Are You Sufficiently Bored?
It turns out that boredom is the soil where creativity thrives.
It may seem counterintuitive, but boredom is crucial to creativity. New ideas arise from stillness. Out of chaos comes meaning. From formlessness emerges form. Recent research studies back this up, but as both a lifelong creative writer and a mother of a young child, I’ve experienced it firsthand.
We must train ourselves to stop thinking of boredom as a dirty word, as an undesirable state of emptiness that must be avoided. In truth, the sources of boredom range from fatigue to lack of external entertainment, with a wide continuum in between. As a latchkey kid with two working parents in my childhood, I was well acquainted with many of its forms. And yet I can also vividly recall summer afternoons spent sitting before my grandfather’s ancient green typewriter, the springs of its keys coiled beneath my fingers as I stared out at the shimmering bay from their home on Shelter Island, New York. Oma passed time folding delicate origami animals; Opa read for countless hours. Entertaining me would never have crossed my grandparents’ minds. In the silence of this adult realm, I conjured written worlds on pale pink typing paper.
As an only child with no adult supervision during the after-school hours while my parents worked, I had three options: read, write, or play outside. And of course, within “play outside” were entire realms of possibility that ranged from composing plays on the spur of the moment in my craggy back yard to biking to the local creek.
I have no doubt that boredom fostered the writer I have become. Yet I live in a culture whose economy is increasingly fed by keeping its people distracted and entertained; boredom has become a problem to solve rather than a means to becoming more creative. Modern parents load their kids up with electronic gadgets—iPads, Wiis, and Xboxes—so that during those rare moments of down time in their largely overscheduled lives, they won’t have to hear them whine that age-old refrain, “I’m booooored.” We adults bring our iPhones to bed instead of books, tune out to TV shows after hours.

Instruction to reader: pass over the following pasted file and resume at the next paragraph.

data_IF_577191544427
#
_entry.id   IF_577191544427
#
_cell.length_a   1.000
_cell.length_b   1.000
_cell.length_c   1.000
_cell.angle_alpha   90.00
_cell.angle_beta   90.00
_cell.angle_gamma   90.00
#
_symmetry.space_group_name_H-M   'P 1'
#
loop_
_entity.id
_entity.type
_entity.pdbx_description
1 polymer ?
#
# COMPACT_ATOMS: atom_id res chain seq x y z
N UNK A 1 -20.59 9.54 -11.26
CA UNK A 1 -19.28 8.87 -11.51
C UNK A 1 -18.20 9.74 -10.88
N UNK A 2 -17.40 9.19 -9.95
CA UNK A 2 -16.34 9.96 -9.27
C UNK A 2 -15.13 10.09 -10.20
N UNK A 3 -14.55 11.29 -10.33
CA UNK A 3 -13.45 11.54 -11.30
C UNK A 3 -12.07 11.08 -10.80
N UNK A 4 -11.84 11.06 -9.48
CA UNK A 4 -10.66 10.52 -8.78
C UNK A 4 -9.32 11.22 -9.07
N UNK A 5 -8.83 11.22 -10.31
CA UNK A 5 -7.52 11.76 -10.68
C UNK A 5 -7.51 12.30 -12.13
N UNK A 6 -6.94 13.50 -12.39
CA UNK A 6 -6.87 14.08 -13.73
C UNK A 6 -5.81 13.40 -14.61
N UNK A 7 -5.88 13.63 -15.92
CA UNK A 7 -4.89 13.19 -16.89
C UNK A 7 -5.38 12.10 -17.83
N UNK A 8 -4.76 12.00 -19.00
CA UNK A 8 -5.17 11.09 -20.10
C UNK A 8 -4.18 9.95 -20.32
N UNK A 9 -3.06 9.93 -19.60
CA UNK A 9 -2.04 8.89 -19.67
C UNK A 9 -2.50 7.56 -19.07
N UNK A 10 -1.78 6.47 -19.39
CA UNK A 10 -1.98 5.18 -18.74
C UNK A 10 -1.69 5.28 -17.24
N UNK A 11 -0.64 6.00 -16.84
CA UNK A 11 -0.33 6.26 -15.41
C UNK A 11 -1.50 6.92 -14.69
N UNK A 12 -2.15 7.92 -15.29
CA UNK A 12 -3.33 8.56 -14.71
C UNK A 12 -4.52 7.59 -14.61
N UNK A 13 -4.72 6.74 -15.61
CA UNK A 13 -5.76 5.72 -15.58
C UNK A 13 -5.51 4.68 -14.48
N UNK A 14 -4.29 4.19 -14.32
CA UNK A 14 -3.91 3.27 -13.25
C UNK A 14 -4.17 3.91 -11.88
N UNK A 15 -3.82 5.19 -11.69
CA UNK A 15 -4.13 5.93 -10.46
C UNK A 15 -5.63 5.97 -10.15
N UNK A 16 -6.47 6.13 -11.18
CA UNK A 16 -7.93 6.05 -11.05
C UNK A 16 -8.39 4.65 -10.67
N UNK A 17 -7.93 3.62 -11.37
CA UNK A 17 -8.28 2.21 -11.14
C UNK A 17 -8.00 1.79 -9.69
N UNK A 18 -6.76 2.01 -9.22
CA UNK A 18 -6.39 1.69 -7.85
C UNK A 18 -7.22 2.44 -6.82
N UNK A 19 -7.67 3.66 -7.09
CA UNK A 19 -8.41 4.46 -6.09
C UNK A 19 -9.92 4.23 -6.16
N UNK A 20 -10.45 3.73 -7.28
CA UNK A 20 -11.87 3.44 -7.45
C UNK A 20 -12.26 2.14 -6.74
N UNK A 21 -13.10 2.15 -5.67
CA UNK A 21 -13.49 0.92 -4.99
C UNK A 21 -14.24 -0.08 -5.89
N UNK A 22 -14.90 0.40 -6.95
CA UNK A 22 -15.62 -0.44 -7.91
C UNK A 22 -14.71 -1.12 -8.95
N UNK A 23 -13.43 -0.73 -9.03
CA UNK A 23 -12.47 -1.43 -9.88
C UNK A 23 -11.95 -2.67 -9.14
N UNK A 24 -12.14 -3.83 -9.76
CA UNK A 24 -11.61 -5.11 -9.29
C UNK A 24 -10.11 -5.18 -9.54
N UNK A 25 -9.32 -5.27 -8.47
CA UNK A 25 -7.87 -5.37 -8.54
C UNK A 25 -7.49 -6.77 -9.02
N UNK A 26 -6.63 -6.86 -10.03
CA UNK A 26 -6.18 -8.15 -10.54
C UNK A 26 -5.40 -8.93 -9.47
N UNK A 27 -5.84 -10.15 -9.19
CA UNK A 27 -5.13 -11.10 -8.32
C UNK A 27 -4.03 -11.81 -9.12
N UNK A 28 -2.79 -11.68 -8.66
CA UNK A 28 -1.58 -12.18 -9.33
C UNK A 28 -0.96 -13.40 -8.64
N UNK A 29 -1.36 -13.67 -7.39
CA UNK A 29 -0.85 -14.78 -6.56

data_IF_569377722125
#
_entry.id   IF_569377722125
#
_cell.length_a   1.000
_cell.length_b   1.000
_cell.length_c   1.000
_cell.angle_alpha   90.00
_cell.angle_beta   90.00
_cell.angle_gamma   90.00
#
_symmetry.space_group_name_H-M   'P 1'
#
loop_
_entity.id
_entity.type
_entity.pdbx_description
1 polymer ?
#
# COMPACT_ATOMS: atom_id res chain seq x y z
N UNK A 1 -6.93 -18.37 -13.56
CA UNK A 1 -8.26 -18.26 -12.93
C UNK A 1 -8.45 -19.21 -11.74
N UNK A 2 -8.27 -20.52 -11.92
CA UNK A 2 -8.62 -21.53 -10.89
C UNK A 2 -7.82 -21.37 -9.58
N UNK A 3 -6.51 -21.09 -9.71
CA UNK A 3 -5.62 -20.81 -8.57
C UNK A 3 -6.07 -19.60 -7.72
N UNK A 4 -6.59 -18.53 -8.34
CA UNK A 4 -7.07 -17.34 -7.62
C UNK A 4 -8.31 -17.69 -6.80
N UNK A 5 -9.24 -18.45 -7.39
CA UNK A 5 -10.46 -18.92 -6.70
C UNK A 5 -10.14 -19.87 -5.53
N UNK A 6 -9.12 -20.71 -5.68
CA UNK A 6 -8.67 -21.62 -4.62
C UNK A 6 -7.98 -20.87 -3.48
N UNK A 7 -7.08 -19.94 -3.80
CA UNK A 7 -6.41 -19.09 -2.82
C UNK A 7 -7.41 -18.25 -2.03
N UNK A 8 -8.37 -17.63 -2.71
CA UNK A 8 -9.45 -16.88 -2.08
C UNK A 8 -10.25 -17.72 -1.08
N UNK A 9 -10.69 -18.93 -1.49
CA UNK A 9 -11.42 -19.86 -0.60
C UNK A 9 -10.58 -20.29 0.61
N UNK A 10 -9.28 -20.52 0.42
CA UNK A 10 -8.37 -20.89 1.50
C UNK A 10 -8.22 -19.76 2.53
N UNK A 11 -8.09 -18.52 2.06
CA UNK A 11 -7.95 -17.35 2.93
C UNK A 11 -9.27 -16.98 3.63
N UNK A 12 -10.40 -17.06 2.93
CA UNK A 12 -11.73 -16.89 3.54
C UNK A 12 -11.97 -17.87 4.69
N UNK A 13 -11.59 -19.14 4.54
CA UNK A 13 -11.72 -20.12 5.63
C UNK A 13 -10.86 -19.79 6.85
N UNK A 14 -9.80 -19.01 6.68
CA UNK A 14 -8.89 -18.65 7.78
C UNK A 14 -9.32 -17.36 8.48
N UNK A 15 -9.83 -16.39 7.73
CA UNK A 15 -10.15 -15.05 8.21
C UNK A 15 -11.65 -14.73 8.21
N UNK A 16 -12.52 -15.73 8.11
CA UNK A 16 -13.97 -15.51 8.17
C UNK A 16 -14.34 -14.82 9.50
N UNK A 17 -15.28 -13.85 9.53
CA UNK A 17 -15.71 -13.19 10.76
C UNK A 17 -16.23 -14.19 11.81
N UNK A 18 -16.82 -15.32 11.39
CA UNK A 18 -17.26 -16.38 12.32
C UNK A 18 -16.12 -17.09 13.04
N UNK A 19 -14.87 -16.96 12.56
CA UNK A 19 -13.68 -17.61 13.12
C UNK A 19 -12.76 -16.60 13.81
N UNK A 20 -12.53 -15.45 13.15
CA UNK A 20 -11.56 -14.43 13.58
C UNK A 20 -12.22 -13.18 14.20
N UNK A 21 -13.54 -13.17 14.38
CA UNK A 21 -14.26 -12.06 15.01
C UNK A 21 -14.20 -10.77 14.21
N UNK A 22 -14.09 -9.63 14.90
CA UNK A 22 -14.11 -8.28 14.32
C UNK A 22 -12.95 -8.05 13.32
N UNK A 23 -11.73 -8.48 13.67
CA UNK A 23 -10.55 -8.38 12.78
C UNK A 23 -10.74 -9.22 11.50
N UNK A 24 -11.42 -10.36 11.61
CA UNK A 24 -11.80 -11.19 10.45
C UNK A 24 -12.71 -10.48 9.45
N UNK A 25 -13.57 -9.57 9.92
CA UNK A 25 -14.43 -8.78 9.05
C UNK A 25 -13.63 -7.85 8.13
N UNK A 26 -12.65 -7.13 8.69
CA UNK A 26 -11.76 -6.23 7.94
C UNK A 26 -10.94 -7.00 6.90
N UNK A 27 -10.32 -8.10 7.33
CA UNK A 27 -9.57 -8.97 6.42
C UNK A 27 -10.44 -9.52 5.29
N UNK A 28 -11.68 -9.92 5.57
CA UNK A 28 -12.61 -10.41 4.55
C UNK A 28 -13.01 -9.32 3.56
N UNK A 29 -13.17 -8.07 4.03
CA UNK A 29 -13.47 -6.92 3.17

Born to Gen X as I am—the last generation to remember life without household computers, much less handheld cell phones and video games—this trend troubles me. I wrestled with the lure of the smartphone five years ago when the price point reduced enough to make buying one a viable option. I had a sense—call it a premonition—that a smartphone might all-too-easily fill that empty space I’d cultivated for creativity with games, texts, and apps that I really didn’t need. But I was also a new mom, and tired all the time, so I gave the iPhone a go.
Sure enough, within that first year I noticed my productivity and creativity take a sharp decline. My new phone also had a negative impact on my IRL (“in real life”) friendships; as it provided me with constant information and interaction, it was like an undemanding best friend who just gives and gives. So where I used to lean into the silence of an empty mind, allowing ideas to slowly germinate like seeds deep in the ground, I found myself picking up the sleek black box instead.
Ironically, it is children, those for whom we most often try to prevent boredom, who are natural masters at using boredom to feed their imaginations. I’ve found that it takes my six-year-old son about ten minutes to switch mental channels after a show or game. One minute he’s slumped glassy-eyed on the couch with his Kindle in his hand, then in a heartbeat he emerges from its passive hold, whining and cranky, and dashes around the house gathering supplies, his conjuring nothing short of magic.
I was thus pleased to read a study from researchers at the University of Wisconsin that showed daydreaming may strengthen the brain’s working memory, its capacity to “hold and manipulate information in the mind for a period of time.”
The more we can cultivate brief periods of nonfocused attention—by gazing out at a landscape, walking in nature, doing a few gentle yoga poses, or simply driving in silence—the more we open ourselves to the unlimited mysteries of our own creativity, which rest in wait like new galaxies about to explode into being.